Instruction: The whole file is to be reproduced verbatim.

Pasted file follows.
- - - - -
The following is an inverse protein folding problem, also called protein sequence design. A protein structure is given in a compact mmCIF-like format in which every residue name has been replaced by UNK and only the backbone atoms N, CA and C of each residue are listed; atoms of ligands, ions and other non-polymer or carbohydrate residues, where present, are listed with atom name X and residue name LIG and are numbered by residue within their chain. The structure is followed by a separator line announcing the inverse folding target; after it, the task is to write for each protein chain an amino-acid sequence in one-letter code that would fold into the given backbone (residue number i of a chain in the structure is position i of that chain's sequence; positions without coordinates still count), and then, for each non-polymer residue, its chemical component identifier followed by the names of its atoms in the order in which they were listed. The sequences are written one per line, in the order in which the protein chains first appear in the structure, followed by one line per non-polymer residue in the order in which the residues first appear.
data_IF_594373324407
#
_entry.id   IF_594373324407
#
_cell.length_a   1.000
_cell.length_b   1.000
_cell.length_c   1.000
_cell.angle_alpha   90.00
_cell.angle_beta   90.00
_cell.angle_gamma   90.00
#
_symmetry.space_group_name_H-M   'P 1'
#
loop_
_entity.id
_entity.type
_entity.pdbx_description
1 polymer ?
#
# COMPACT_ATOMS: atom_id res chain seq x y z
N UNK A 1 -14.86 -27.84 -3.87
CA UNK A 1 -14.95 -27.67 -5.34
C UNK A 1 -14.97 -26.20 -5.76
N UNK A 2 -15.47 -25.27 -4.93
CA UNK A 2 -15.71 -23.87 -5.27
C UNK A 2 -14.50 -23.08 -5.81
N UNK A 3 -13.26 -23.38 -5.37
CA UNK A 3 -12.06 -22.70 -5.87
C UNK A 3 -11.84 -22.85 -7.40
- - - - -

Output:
The following is an inverse protein folding problem, also called protein sequence design. A protein structure is given in a compact mmCIF-like format in which every residue name has been replaced by UNK and only the backbone atoms N, CA and C of each residue are listed; atoms of ligands, ions and other non-polymer or carbohydrate residues, where present, are listed with atom name X and residue name LIG and are numbered by residue within their chain. The structure is followed by a separator line announcing the inverse folding target; after it, the task is to write for each protein chain an amino-acid sequence in one-letter code that would fold into the given backbone (residue number i of a chain in the structure is position i of that chain's sequence; positions without coordinates still count), and then, for each non-polymer residue, its chemical component identifier followed by the names of its atoms in the order in which they were listed. The sequences are written one per line, in the order in which the protein chains first appear in the structure, followed by one line per non-polymer residue in the order in which the residues first appear.
data_IF_594373324407
#
_entry.id   IF_594373324407
#
_cell.length_a   1.000
_cell.length_b   1.000
_cell.length_c   1.000
_cell.angle_alpha   90.00
_cell.angle_beta   90.00
_cell.angle_gamma   90.00
#
_symmetry.space_group_name_H-M   'P 1'
#
loop_
_entity.id
_entity.type
_entity.pdbx_description
1 polymer ?
#
# COMPACT_ATOMS: atom_id res chain seq x y z
N UNK A 1 -14.86 -27.84 -3.87
CA UNK A 1 -14.95 -27.67 -5.34
C UNK A 1 -14.97 -26.20 -5.76
N UNK A 2 -15.47 -25.27 -4.93
CA UNK A 2 -15.71 -23.87 -5.27
C UNK A 2 -14.50 -23.08 -5.81
N UNK A 3 -13.26 -23.38 -5.37
CA UNK A 3 -12.06 -22.70 -5.87
C UNK A 3 -11.84 -22.85 -7.40